The Fight Against Zoom Fatigue
By Guest Author Kaelyn Schulz
In our “New Normal,” remote and hybrid work from home is here to stay, which means we will continue to use technology to connect with clients and colleagues in our post-pandemic world. As we embrace an online workspace, we also have a new co-worker, Videoconferencing Fatigue, a.k.a Zoom Fatigue.
What is Zoom Fatigue?
While Zoom has dominated the videoconferencing market, any video chat platform can have the same draining results on users. Zoom Fatigue is characterized by the feeling of tiredness and burnout caused by being on camera for prolonged periods. It can zap the bubbliest extrovert and is especially draining for introverted personalities.
You may assume a controlled, at-home video call would be an introvert’s dream, but excessive eye contact, close-up images, self-screen view, and reduced mobility take a toll. Extroverts do not have it much better. Video conferencing reduces the amount of water-cooler conversation many extroverts use to bond; screens only capture faces cropping out social non-verbal cues like hands, sitting style, gestures, and silence, or being muted is now interpreted as disinterest versus a natural pause to a conversation. As it turns out, no personality type is protected from the consequences of video-chat overload.
Fortunately, there are common Zoom Fatigue causes and remedies you can implement.
- Hide self-view. Right-click on your photo to select the “hide self-view” button. Seeing yourself during a meeting can make you feel self-conscious. When we see images of ourselves, we tend to get overly critical. Watching yourself speak, react, sit still, etc. is anxiety-provoking and makes you feel like a solo presenter instead of a contributor to a conversation.
- Minimize the Zoom screen to one-third the size of your monitor. Take Zoom out of full-screen and reduce the Zoom window. Even better, move the video screen to an external monitor to give more space between you and the screen. Direct eye contact is draining, and too much of it is unnatural. Additionally, when images are overly large, they mimic the sensation that someone is in your personal space.
- Move Around. Set your camera at a distance and create a work-appropriate background space to move in. You automatically work to stay in the frame when the camera is on. Sometimes we have a limited area of the room behind us we want seen. All of this can mean tense muscles and a frozen position for hours. If you can, set your camera at a distance or use an external camera so you can move around and stand up.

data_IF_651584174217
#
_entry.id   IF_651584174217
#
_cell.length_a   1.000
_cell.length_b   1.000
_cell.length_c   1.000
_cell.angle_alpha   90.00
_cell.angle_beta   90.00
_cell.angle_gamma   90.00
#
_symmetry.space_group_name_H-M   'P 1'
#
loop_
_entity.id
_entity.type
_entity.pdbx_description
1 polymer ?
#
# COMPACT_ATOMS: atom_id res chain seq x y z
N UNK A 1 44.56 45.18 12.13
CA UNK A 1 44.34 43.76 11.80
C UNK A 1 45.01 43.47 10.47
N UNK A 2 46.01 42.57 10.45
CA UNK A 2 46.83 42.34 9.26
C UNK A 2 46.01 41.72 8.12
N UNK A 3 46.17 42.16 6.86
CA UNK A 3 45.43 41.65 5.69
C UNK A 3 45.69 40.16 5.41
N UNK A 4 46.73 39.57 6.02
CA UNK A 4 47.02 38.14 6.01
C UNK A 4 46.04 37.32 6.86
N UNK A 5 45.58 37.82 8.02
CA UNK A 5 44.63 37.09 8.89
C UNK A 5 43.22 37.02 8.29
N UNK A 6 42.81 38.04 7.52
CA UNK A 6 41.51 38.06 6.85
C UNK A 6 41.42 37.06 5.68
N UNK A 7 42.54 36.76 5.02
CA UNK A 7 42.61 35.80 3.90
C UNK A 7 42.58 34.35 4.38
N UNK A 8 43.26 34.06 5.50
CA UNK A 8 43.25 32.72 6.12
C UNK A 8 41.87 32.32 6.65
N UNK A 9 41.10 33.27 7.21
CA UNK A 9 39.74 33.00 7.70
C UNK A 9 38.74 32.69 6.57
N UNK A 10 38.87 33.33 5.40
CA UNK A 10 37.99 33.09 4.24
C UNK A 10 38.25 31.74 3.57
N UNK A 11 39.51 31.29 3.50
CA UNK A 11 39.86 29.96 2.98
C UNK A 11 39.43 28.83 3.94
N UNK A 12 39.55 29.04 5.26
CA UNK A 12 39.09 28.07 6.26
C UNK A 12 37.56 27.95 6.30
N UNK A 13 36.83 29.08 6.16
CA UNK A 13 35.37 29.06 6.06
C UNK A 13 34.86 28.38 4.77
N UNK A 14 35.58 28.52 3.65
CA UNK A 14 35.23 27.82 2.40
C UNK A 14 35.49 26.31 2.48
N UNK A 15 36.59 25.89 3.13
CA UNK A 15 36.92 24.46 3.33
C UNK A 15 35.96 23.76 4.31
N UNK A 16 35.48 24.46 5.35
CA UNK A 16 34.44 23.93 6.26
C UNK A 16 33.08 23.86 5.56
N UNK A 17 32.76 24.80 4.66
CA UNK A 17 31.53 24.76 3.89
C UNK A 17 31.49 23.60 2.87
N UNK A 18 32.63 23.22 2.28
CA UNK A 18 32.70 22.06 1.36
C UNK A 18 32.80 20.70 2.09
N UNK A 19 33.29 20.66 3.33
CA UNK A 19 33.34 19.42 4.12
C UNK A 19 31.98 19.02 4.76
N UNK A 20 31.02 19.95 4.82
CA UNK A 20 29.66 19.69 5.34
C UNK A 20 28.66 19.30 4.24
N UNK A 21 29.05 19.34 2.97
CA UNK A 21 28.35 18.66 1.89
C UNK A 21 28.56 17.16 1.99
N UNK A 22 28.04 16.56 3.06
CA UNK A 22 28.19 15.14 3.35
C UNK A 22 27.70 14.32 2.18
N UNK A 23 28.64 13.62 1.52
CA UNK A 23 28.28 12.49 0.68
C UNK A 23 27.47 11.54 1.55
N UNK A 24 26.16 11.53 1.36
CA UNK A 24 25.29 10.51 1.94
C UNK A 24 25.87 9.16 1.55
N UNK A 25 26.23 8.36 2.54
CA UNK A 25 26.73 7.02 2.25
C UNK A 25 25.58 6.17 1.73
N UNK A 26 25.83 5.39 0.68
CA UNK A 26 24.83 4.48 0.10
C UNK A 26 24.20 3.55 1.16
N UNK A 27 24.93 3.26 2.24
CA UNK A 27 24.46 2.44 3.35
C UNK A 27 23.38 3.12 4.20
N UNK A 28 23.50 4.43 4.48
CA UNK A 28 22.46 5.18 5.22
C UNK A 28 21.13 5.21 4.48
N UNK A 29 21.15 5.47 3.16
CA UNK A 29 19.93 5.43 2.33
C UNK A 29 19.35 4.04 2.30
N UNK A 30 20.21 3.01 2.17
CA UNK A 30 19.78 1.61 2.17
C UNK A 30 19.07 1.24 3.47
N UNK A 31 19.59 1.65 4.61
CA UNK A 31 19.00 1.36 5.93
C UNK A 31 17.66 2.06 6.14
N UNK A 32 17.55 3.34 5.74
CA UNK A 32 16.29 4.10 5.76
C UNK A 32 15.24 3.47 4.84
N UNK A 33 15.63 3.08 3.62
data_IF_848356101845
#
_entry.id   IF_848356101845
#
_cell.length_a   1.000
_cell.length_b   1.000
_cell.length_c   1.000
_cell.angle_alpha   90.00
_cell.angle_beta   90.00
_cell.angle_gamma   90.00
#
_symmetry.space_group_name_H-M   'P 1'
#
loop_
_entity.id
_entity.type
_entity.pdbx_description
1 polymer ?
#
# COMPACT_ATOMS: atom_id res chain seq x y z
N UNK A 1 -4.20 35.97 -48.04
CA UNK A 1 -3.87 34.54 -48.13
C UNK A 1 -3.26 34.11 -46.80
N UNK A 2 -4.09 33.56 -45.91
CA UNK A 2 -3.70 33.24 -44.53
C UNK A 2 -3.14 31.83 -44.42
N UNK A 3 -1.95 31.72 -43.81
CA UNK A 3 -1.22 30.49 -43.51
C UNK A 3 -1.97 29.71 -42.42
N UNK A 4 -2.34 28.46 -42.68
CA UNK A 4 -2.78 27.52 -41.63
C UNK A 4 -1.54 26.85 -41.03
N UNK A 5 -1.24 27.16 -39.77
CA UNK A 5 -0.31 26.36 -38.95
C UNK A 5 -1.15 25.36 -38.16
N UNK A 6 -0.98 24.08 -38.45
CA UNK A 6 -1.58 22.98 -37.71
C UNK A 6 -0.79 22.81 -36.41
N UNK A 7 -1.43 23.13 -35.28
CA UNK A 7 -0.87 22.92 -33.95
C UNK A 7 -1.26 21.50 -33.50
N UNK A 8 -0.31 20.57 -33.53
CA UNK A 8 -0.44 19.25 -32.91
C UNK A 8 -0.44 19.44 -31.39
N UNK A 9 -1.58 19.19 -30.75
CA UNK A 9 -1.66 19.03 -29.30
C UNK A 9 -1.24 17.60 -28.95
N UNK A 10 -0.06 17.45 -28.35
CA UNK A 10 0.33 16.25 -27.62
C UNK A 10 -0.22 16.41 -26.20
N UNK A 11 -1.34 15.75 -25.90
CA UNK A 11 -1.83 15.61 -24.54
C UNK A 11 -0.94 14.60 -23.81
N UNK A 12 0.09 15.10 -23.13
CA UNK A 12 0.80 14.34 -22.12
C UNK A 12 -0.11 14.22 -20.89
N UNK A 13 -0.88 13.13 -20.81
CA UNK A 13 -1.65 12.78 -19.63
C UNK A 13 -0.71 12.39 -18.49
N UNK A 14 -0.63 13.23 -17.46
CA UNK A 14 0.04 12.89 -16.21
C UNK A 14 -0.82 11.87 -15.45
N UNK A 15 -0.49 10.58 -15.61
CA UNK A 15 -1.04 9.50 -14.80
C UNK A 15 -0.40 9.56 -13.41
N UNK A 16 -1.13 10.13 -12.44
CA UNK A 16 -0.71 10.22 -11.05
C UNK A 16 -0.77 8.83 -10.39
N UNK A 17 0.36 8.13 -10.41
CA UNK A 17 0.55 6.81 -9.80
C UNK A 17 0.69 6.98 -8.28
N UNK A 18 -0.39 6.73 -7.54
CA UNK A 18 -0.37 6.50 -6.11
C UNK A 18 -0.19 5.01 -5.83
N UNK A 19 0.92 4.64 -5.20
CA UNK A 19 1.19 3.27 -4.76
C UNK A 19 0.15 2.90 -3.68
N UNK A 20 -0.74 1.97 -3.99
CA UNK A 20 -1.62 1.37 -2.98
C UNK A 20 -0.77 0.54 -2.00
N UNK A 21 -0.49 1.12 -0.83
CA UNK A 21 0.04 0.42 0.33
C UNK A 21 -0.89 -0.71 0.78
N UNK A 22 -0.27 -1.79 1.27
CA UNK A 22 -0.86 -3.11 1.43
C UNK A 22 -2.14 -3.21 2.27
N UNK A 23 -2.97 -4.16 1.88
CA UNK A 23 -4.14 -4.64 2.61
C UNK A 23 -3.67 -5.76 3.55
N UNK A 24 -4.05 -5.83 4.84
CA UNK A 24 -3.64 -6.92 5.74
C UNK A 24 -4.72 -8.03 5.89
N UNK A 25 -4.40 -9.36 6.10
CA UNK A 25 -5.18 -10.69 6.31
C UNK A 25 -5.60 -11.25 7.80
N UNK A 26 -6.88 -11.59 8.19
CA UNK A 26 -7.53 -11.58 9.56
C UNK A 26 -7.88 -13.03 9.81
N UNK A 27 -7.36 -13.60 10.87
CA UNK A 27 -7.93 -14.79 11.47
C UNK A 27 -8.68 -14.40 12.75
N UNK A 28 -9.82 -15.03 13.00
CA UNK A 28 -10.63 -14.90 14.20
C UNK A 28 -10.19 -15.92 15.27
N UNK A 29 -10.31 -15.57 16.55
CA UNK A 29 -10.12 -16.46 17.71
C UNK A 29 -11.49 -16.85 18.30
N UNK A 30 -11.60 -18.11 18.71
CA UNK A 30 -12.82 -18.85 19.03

- Turn the camera off and go audio-only. Have a professional headshot saved as your non-video participate screen. Sometimes you need a break from being seen. Going unseen does not mean being unheard; consider other ways to add to the conversation like using the chat box, emojis, and “+1” affirmations.
- Limit the number of meetings Ask yourself, “Can this conversation be an email, phone call, or text chat?”. Video conferencing is an excellent remote work tool, but it does not need to be used every meeting. Additionally, we should feel free to set boundaries on the calendar with “No Meeting” blocks to dedicate to email and work and take a break from meetings, video or not.
If you are curious where you fall on the spectrum of Zoom Fatigue, complete this Stanford 15-item questionnaire and see how your experience measures against 500+ participants collected over the past year.
What does Zoom Fatigue feel like for you? How do you recover?
Any advice on additional ways to reduce Zoom Fatigue you can share?
As an introvert/ extrovert, what benefits does Zoom bring to you?
Granneman, J. (2020, April 30). Why zoom calls are so draining for introverts. IntrovertDear.com. Retrieved May 1, 2022, from https://introvertdear.com/news/why-zoom-calls-are-draining-for-introverts/
Kenn, B. (2022, April 27). An introvert’s musings on Zoom Fatigue. Zoom Blog. Retrieved May 1, 2022, from https://blog.zoom.us/introverts-musings-on-zoom-fatigue/
Ramachandran,V. (2021, March 1). Four causes for ‘zoom fatigue’ and their solutions. Stanford News. Retrieved May 1, 2022, from https://news.stanford.edu/2021/02/23/four-causes-zoom-fatigue-solutions/
Shi, D. (2021, March 3). How to make your virtual meetings more fair to introverts. Fast Company. Retrieved May 1, 2022, from https://www.fastcompany.com/90608039/how-to-make-your-virtual-meetings-more-fair-to-introverts